In this post, Jew in the City responds to questions about dressing modestly in a positive way. Coming from a secular background, I see people make judgments about orthodox Jews all the time, sometimes even just based on their appearance. While I don’t think every woman should dress so modest that they’re Tznius, I do think that modesty could be practiced a little better among young adolescent women. Or a lot better. Portraying modesty in a way that is approachable and still attractive can make it more connective. Clothes are meant to cover, not expose. That being said, dressing in a modest way can take away the distraction in the way of discovering who that person is on the inside.
Reading Talia Levin’s story is comical, true, and hits home. One night I was walking down the boardwalk on the beach with some friends when one of the shopkeepers asked me if I was Jewish. I asked him why he was asking that and without words, he touched the bridge of his nose. I was stunned. Yes, maybe I had a big Jewish nose, but are you serious? Sometimes I am amazed by the anti-Semitism that still exists, being that I’m surrounded by Jews a lot of the time. Regardless, I certainly am proud of my own Jew-fro, even if it does frizz up on those rainier days.
Stuff Jewish Girls Like focused her most recent post on a DIY (do it yourself) project that any J-Girl could tackle on a weekend. My friends and I are looking for fun new projects all the time. A couple of them are becoming really talented jewelry makers actually. I just question why the title of the blog itself is ‘Stuff Jewish Girls Like’. Non-Jews like jewelry too, no?
This blog is one any young Jew should keep bookmarked. It’s part of a national nonprofit whose mission is to uncover, chronicle, and transmit the rich legacy of North American Jewish women and their contributions to the world. Amen to that. This week, one blogger posted about Gilda Radner and the legacy she left. She would have been 66 this week, but spent the many years she was here devoted to raising awareness about hereditary cancers. Ashkenazi women are more likely to develop breast cancer than others, at a rate of ten to 40 percent. Honoring Gilda Radner by getting the word out about breast cancer and its daunting contraction rate is definitely a message worthy of a retweet.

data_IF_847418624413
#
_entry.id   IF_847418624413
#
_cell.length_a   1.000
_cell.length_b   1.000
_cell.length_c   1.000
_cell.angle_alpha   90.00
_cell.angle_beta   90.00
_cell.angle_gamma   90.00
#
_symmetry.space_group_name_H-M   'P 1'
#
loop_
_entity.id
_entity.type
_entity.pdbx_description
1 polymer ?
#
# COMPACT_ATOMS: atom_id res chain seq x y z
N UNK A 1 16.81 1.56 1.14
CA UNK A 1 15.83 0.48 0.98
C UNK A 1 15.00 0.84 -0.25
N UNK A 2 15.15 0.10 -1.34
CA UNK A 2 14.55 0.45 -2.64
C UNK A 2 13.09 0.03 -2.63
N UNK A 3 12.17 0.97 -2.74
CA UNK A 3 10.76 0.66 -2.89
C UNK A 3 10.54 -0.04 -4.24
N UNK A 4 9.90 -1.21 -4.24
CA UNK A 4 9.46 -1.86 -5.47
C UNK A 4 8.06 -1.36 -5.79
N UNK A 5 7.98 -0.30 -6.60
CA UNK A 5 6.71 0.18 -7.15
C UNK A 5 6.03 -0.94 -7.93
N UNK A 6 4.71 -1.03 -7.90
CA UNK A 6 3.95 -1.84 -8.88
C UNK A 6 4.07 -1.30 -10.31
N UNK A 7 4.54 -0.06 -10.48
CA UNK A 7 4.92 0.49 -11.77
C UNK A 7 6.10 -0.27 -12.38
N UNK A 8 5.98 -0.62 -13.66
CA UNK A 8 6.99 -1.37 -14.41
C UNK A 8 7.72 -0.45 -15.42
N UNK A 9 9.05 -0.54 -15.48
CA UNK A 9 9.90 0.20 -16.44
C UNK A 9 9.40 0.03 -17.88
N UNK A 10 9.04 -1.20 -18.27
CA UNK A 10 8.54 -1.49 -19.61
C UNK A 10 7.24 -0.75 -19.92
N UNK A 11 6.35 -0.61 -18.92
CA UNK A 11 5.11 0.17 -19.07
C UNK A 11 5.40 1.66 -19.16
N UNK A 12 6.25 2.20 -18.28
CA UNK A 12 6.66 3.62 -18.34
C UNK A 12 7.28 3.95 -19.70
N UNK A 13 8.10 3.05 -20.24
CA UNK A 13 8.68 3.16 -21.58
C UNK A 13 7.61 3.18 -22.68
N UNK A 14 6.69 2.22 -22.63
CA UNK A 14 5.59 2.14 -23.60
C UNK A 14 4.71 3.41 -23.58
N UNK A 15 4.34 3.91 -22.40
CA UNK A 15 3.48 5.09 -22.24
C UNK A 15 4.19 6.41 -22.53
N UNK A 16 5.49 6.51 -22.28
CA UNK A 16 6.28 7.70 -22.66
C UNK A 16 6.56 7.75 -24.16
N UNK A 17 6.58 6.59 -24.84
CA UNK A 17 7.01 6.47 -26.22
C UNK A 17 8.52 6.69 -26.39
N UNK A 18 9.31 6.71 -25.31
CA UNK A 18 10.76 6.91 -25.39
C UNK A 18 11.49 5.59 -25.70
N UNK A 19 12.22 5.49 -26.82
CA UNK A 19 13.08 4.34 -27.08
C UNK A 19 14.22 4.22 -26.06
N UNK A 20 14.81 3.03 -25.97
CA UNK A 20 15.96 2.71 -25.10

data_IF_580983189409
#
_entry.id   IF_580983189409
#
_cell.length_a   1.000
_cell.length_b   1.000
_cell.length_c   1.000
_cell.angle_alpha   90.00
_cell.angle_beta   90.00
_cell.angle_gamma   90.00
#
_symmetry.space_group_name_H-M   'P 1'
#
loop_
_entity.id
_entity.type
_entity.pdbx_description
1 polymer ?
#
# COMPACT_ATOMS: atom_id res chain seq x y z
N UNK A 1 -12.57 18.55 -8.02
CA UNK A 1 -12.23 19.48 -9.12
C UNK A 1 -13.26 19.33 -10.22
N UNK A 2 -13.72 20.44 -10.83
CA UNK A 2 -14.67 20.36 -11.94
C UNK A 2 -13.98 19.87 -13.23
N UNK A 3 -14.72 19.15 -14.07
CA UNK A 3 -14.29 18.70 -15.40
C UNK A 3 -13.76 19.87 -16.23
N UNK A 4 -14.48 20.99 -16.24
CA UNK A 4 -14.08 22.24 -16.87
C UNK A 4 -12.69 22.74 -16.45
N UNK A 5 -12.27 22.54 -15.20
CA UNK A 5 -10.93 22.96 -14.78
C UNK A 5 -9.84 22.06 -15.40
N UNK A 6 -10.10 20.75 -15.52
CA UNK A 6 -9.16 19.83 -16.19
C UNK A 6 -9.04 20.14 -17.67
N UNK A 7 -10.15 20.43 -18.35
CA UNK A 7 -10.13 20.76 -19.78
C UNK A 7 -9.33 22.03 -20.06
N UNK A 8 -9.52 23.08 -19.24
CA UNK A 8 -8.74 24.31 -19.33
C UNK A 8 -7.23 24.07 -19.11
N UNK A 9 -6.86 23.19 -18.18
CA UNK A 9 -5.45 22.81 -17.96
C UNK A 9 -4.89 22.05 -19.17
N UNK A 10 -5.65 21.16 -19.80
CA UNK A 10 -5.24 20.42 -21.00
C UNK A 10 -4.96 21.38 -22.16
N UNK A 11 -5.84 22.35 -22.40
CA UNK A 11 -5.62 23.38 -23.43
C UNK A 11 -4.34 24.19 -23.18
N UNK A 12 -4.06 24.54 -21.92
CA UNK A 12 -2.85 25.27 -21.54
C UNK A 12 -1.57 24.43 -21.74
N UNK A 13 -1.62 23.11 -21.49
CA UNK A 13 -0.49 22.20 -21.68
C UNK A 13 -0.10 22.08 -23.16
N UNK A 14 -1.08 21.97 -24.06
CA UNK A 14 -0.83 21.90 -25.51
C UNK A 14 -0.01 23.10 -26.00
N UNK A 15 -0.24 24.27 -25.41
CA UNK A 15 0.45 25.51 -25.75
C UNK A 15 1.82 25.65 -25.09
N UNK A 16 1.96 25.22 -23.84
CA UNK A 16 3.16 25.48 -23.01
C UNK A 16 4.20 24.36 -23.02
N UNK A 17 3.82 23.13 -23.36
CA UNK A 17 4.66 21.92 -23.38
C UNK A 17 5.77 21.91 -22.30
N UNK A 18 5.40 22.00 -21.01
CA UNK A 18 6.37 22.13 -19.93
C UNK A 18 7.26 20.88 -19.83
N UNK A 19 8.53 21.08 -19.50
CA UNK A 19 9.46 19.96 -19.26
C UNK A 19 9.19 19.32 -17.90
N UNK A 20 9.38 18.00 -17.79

If you’re on Twitter these days, you’ve probably seen the hashtag, #insertstereotypehere followed by problems. Whether it’s #firstworldproblems, or #citygirlproblems, each one is meant to poke fun at some of the ridiculous things people say in those lifestyles. They’re stereotypical yes, but have taken over the Twitterverse. One of my personal favorites is Jewish Boy Problems. If you’re unfamiliar with this character, you can get a better idea from the bio listed: “I have brown eyes and hair. My legs are uncomfortably hairy. My dream is to crack 5’8. I think my Dad works in finance. My Mom loves to spend his money.” Growing up in a Jewish town in northern New Jersey, this boy is one I encountered frequently. The Twitter handle has turned into a blog, in which sentences or phrases are posted that typical ‘Long Island-style’ Jewish boys might say. Some gems from this week:
- #overheard at my office: “Which Melissa Schwartz are you talking about? The one I know went to Mich, not UPenn.”
- According to my father, no food expires. Not even produce.#JewishBoyProblems
- “My grandparents are letting me stay in their Upper East Side apartment while they’re in Boca for the season.” #Overheard